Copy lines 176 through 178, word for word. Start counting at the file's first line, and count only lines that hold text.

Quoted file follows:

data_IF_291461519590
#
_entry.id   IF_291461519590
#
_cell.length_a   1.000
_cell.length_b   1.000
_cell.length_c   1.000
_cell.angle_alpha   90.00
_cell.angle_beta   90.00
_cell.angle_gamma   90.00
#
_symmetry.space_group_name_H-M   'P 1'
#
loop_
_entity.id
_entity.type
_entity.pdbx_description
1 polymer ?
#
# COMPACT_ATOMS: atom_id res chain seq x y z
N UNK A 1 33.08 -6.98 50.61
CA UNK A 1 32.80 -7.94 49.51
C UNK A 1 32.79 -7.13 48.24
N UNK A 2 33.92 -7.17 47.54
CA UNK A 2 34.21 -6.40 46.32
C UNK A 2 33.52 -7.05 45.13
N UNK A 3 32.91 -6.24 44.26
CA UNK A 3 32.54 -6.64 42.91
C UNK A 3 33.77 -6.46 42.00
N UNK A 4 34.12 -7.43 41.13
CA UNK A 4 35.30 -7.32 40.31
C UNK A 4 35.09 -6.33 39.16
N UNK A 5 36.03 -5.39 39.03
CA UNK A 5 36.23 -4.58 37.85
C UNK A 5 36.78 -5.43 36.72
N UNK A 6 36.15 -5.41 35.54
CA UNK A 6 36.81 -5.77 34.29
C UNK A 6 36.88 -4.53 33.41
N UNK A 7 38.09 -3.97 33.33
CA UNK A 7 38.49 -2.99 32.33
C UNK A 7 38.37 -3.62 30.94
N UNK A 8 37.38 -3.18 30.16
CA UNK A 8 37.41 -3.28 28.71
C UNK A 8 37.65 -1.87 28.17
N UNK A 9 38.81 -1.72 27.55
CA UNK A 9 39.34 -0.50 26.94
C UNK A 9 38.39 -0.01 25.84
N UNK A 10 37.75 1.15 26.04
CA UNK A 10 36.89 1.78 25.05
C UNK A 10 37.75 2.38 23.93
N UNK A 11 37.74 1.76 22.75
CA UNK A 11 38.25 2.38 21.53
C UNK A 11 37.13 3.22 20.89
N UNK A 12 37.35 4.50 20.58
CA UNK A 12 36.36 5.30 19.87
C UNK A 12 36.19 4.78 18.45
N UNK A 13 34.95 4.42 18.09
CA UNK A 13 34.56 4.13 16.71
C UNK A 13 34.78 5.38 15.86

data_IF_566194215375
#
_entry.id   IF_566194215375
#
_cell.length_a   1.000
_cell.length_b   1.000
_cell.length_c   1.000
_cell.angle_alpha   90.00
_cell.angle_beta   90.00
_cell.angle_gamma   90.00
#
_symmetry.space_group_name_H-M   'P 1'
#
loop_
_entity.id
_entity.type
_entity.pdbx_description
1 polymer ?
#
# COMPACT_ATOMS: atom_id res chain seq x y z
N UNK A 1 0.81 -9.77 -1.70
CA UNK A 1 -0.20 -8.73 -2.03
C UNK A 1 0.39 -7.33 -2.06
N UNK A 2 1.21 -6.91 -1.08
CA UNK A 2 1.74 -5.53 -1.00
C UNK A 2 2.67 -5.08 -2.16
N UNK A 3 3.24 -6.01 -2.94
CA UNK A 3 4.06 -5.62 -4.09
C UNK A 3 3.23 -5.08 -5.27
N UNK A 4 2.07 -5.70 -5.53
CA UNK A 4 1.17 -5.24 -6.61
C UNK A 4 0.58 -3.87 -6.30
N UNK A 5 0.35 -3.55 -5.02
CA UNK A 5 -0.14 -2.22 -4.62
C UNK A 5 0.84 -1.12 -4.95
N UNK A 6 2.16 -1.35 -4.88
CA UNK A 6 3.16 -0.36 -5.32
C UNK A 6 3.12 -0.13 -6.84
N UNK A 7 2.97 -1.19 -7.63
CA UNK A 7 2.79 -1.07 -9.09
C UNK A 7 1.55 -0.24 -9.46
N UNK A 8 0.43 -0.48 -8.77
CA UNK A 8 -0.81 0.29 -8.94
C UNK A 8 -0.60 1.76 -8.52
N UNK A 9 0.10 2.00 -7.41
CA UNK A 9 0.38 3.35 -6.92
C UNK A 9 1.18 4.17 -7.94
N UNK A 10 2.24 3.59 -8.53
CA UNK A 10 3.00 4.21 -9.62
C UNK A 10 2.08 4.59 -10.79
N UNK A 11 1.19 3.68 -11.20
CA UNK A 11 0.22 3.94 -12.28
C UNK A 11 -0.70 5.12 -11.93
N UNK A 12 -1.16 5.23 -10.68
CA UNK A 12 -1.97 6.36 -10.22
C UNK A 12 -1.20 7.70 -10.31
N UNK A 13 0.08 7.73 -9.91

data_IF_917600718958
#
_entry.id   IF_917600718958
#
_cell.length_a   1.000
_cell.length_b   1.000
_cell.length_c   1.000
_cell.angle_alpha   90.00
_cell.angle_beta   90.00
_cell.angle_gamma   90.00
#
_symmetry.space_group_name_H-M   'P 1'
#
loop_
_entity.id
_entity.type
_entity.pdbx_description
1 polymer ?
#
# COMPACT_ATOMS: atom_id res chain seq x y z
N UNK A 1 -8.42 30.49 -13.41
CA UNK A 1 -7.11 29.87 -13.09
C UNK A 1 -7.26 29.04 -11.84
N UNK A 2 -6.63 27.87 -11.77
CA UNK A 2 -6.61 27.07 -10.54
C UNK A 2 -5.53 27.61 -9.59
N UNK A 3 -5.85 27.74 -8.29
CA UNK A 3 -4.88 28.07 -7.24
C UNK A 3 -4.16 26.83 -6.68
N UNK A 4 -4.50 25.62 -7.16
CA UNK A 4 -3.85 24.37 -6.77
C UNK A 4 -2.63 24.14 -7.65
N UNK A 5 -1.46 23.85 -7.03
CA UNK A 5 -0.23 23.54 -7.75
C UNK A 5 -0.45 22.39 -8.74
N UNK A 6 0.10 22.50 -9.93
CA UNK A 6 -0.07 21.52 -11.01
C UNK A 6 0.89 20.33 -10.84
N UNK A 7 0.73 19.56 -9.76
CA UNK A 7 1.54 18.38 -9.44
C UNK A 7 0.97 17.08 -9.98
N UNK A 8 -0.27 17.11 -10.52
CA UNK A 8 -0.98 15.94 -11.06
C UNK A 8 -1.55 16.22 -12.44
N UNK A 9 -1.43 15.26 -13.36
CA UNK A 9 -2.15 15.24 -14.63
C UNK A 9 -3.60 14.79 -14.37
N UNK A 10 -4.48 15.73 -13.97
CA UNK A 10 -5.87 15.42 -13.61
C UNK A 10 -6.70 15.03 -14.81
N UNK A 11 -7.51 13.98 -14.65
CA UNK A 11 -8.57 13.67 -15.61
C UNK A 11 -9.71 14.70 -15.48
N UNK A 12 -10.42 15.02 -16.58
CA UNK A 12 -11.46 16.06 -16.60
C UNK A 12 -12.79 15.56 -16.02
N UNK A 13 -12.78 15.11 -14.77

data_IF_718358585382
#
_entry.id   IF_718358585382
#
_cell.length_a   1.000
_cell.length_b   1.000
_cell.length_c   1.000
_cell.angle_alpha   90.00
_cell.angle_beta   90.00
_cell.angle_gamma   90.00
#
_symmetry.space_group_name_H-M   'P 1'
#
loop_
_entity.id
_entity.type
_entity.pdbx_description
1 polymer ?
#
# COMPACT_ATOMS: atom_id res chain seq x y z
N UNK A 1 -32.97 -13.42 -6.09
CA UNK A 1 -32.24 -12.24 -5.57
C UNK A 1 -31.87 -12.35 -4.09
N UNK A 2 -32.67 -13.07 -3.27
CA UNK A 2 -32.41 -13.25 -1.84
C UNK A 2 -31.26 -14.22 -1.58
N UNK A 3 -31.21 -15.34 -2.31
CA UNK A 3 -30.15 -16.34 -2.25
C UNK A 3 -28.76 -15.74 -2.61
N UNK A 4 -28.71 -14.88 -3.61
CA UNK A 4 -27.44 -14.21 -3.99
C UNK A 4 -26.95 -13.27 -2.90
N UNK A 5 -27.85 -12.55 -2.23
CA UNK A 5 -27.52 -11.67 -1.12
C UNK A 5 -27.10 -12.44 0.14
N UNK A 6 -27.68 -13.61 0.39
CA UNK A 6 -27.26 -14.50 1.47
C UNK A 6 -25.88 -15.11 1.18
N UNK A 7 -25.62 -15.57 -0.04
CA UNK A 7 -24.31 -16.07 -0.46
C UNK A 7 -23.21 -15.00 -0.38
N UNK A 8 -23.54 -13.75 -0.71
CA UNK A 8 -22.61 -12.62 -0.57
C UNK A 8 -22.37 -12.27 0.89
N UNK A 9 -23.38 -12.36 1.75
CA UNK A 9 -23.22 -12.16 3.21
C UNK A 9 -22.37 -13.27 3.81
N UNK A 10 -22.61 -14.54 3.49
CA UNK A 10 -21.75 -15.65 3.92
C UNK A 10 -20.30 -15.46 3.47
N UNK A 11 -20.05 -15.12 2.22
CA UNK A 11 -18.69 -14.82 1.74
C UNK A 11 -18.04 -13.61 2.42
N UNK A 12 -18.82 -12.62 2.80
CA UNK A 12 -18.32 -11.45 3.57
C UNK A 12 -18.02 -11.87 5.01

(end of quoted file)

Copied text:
_entry.id   IF_718358585382
#
_cell.length_a   1.000